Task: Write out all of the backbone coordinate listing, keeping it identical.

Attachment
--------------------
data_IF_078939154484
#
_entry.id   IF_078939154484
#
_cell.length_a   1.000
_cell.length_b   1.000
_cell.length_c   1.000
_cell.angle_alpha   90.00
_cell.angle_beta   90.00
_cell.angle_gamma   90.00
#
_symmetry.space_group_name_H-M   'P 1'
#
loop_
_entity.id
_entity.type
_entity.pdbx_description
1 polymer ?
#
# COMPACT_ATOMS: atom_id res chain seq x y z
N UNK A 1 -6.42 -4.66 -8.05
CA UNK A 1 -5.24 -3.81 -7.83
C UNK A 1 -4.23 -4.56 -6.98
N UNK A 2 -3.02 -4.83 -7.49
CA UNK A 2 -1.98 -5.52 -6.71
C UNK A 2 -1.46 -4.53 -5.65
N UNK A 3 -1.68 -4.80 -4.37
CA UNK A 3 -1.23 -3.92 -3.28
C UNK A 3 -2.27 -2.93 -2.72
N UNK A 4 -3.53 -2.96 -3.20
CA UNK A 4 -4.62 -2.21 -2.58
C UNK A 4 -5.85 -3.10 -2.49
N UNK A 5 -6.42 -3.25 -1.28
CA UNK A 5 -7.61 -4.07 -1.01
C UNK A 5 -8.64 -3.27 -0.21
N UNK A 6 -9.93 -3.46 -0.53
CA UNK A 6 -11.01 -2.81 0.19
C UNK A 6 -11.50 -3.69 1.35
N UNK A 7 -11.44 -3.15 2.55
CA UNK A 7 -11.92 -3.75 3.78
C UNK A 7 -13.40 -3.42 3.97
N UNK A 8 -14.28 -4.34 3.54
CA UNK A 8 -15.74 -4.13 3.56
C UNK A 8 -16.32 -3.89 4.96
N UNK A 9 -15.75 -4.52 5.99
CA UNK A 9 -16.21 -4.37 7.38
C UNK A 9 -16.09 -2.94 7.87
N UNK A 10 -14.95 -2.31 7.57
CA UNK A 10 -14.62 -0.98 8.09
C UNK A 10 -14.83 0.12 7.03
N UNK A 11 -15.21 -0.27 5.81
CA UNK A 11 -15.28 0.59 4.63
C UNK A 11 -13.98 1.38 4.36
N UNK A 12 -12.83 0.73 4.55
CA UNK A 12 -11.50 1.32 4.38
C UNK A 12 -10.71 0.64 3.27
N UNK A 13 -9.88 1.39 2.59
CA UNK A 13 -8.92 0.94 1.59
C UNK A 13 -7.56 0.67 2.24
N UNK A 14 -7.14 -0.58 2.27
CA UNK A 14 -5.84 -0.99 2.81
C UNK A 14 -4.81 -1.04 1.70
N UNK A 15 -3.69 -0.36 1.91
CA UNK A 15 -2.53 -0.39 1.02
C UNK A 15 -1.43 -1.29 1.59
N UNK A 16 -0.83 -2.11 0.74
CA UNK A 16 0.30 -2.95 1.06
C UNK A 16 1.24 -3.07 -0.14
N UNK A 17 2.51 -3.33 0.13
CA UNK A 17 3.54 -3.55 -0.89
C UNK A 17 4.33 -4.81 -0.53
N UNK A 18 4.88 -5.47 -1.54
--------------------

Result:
data_IF_078939154484
#
_entry.id   IF_078939154484
#
_cell.length_a   1.000
_cell.length_b   1.000
_cell.length_c   1.000
_cell.angle_alpha   90.00
_cell.angle_beta   90.00
_cell.angle_gamma   90.00
#
_symmetry.space_group_name_H-M   'P 1'
#
loop_
_entity.id
_entity.type
_entity.pdbx_description
1 polymer ?
#
# COMPACT_ATOMS: atom_id res chain seq x y z
N UNK A 1 -6.42 -4.66 -8.05
CA UNK A 1 -5.24 -3.81 -7.83
C UNK A 1 -4.23 -4.56 -6.98
N UNK A 2 -3.02 -4.83 -7.49
CA UNK A 2 -1.98 -5.52 -6.71
C UNK A 2 -1.46 -4.53 -5.65
N UNK A 3 -1.68 -4.80 -4.37
CA UNK A 3 -1.23 -3.92 -3.28
C UNK A 3 -2.27 -2.93 -2.72
N UNK A 4 -3.53 -2.96 -3.20
CA UNK A 4 -4.62 -2.21 -2.58
C UNK A 4 -5.85 -3.10 -2.49
N UNK A 5 -6.42 -3.25 -1.28
CA UNK A 5 -7.61 -4.07 -1.01
C UNK A 5 -8.64 -3.27 -0.21
N UNK A 6 -9.93 -3.46 -0.53
CA UNK A 6 -11.01 -2.81 0.19
C UNK A 6 -11.50 -3.69 1.35
N UNK A 7 -11.44 -3.15 2.55
CA UNK A 7 -11.92 -3.75 3.78
C UNK A 7 -13.40 -3.42 3.97
N UNK A 8 -14.28 -4.34 3.54
CA UNK A 8 -15.74 -4.13 3.56
C UNK A 8 -16.32 -3.89 4.96
N UNK A 9 -15.75 -4.52 5.99
CA UNK A 9 -16.21 -4.37 7.38
C UNK A 9 -16.09 -2.94 7.87
N UNK A 10 -14.95 -2.31 7.57
CA UNK A 10 -14.62 -0.98 8.09
C UNK A 10 -14.83 0.12 7.03
N UNK A 11 -15.21 -0.27 5.81
CA UNK A 11 -15.28 0.59 4.63
C UNK A 11 -13.98 1.38 4.36
N UNK A 12 -12.83 0.73 4.55
CA UNK A 12 -11.50 1.32 4.38
C UNK A 12 -10.71 0.64 3.27
N UNK A 13 -9.88 1.39 2.59
CA UNK A 13 -8.92 0.94 1.59
C UNK A 13 -7.56 0.67 2.24
N UNK A 14 -7.14 -0.58 2.27
CA UNK A 14 -5.84 -0.99 2.81
C UNK A 14 -4.81 -1.04 1.70
N UNK A 15 -3.69 -0.36 1.91
CA UNK A 15 -2.53 -0.39 1.02
C UNK A 15 -1.43 -1.29 1.59
N UNK A 16 -0.83 -2.11 0.74
CA UNK A 16 0.30 -2.95 1.06
C UNK A 16 1.24 -3.07 -0.14
N UNK A 17 2.51 -3.33 0.13
CA UNK A 17 3.54 -3.55 -0.89
C UNK A 17 4.33 -4.81 -0.53
N UNK A 18 4.88 -5.47 -1.54